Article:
Lightning Strikes Two Georgia Teenagers, Kills One

A lightning bolt struck two Georgia teenagers Tuesday night, killing one and injuring the other, the Atlanta Journal Constitution reported.

Ceyora Taylor, 15, and Eric Terrell West, 14, were walking home in McDonough, Ga. when a lightning bolt knocked them to the ground. Taylor regained consciousness at the scene, but West, who lives two houses down from Taylor, died.

Taylor, who is still recovering in the hospital, lost muscle control instantly. Her body was like a “limp noodle,” Reginald Marine, Taylor’s adoptive father, said. West was in cardiac arrest when the Henry County Fire Department arrived at the scene. The emergency crew brought both teens to Henry County Medical Center, where West was pronounced dead.

“When she first arrived, they were mostly concerned with muscle atrophy, neurological damage and organ damage,” Marine said. "[West] was actually walking her home in the rain. They ran under a tree and used it like an umbrella. He was holding onto the tree, so the roots carried the electric current to the ground."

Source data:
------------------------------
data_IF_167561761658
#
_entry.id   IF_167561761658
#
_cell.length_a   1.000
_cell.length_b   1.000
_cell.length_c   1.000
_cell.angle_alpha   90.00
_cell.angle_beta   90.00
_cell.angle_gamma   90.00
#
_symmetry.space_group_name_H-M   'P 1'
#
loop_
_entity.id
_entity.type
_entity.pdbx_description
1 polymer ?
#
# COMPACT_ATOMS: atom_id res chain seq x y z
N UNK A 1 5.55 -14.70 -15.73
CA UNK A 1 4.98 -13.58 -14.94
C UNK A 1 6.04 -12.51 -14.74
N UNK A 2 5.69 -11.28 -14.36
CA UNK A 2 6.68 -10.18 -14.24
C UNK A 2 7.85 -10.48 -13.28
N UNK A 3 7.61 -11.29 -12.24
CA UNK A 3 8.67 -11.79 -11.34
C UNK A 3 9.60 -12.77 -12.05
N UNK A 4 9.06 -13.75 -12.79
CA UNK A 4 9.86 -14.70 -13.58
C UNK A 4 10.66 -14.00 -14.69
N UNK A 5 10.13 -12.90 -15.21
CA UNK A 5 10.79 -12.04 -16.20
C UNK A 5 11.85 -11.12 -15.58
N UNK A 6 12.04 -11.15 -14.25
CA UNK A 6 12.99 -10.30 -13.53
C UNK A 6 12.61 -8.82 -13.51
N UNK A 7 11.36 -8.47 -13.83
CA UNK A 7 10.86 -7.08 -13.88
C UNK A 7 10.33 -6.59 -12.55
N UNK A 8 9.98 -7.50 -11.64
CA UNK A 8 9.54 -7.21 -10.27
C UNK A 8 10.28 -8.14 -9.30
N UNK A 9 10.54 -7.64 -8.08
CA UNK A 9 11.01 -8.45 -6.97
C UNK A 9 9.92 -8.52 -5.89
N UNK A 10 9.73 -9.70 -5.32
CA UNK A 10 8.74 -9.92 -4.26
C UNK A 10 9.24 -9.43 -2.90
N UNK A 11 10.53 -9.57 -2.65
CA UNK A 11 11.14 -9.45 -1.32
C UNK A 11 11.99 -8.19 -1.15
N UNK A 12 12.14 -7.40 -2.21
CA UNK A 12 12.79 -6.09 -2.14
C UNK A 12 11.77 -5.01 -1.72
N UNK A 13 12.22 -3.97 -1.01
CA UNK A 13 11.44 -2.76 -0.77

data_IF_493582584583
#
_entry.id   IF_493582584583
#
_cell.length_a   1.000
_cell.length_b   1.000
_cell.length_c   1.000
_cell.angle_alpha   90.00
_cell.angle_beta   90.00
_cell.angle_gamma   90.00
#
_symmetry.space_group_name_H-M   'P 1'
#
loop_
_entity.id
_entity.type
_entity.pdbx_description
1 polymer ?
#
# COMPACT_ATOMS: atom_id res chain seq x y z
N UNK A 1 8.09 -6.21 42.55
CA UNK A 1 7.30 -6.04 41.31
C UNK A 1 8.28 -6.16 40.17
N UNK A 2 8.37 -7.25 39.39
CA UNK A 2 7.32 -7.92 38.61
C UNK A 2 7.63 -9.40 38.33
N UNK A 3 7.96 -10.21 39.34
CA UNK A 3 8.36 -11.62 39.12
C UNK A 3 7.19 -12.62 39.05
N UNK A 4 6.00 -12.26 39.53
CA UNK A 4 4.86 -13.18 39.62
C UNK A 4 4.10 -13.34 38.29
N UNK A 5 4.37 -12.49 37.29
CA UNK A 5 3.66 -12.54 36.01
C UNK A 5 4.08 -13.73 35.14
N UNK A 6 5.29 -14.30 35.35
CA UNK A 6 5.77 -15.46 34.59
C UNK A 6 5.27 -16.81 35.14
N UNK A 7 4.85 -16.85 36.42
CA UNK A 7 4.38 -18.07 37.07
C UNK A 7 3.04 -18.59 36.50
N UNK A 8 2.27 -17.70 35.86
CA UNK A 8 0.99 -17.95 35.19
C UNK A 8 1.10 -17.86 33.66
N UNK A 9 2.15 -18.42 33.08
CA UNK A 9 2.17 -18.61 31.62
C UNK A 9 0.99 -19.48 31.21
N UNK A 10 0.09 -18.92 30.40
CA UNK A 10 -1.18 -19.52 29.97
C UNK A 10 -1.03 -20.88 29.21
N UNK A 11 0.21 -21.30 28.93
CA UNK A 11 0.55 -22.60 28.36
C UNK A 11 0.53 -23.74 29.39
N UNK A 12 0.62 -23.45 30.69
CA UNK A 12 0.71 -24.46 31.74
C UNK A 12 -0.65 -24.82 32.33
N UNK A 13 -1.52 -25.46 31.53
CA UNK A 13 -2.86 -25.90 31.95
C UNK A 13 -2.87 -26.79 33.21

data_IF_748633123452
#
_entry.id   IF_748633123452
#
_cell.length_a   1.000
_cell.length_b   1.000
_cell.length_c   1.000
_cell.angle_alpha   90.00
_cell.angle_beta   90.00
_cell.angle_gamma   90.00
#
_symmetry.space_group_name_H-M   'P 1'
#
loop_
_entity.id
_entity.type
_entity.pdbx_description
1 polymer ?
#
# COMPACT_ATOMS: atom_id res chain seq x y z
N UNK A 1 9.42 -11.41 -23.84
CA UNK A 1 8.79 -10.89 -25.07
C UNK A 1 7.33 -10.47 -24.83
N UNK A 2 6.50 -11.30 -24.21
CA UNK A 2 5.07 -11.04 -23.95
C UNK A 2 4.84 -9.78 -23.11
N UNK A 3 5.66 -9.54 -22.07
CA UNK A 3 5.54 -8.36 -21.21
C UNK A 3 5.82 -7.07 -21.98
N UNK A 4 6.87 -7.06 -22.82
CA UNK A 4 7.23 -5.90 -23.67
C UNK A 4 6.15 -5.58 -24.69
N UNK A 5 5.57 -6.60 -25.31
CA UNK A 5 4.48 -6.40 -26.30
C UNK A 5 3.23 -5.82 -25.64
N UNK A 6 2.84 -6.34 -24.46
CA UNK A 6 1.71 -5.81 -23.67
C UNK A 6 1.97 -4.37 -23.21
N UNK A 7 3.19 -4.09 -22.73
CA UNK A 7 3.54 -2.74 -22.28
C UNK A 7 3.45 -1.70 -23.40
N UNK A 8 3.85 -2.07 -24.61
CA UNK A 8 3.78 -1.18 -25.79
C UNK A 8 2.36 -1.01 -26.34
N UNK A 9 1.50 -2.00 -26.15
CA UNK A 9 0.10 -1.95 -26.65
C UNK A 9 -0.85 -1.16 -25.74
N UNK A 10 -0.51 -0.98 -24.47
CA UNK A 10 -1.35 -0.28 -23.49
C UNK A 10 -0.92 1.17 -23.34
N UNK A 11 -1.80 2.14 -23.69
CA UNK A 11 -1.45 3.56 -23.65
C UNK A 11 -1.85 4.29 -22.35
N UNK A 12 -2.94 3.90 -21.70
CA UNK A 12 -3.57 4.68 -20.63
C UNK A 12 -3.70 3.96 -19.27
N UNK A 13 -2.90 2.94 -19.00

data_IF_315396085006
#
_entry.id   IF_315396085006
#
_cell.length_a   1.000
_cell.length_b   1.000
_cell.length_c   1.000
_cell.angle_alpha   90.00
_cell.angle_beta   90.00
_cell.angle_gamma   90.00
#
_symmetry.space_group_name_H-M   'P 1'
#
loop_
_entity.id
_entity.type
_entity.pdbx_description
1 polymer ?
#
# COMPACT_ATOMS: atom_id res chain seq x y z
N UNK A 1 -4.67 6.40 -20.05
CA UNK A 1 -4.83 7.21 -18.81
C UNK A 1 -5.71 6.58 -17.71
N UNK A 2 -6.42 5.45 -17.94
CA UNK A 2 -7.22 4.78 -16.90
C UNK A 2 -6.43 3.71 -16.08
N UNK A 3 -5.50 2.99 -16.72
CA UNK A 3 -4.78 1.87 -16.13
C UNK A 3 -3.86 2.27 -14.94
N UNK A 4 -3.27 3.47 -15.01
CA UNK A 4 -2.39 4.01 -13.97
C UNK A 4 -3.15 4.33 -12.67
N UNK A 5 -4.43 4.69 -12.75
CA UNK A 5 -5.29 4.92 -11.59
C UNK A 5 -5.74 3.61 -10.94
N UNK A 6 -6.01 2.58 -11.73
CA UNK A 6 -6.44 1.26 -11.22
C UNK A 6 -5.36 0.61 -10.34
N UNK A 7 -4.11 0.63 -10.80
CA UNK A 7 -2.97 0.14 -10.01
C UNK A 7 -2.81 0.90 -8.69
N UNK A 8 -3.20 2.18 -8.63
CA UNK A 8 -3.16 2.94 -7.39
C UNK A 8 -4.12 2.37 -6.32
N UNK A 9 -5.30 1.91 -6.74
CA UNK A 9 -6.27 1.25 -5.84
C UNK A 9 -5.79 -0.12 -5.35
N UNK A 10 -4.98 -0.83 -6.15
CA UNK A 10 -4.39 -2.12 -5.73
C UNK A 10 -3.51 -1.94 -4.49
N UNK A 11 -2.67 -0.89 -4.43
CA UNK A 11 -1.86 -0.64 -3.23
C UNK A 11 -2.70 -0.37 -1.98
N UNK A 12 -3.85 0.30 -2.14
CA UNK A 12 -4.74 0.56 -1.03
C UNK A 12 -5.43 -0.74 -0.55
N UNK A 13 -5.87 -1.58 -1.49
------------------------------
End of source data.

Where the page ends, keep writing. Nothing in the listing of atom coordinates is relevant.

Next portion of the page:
Taylor was later transferred to Children's Healthcare of Atlanta at Egleston. Doctors at Egleston are monitoring her hydration, but she is primarily suffering from a few burn spots on her body.

Marine waited to tell Taylor about the death of West, who neighbors nicknamed Terrell, or Tyrone.

"He was a loving kid, very mindful," West’s father, Brandin, said. "You only had to ask him to do something once and he'd do it."

According to the Georgia Department of Community Health, there were 50 emergency room visits and nine hospitalizations for lightning-related incidents in 2007, including three deaths.

Nate Mayes, a meteorologist at the National Weather Service, warned that lightning can travel through metal pipes and phone lines, so it is best to not take showers or baths during a thunderstorm, or to talk on a land line phone. He recommended staying indoors or inside vehicles during a thunderstorm and avoiding open fields and bodies of water.

"The best thing you can do is listen," Mayes said. "Lightning causes thunder. When you see lightning, start counting. Every five seconds that pass until you hear thunder is a mile in [distance]."

Click here to read more from the Atlanta Journal Constitution.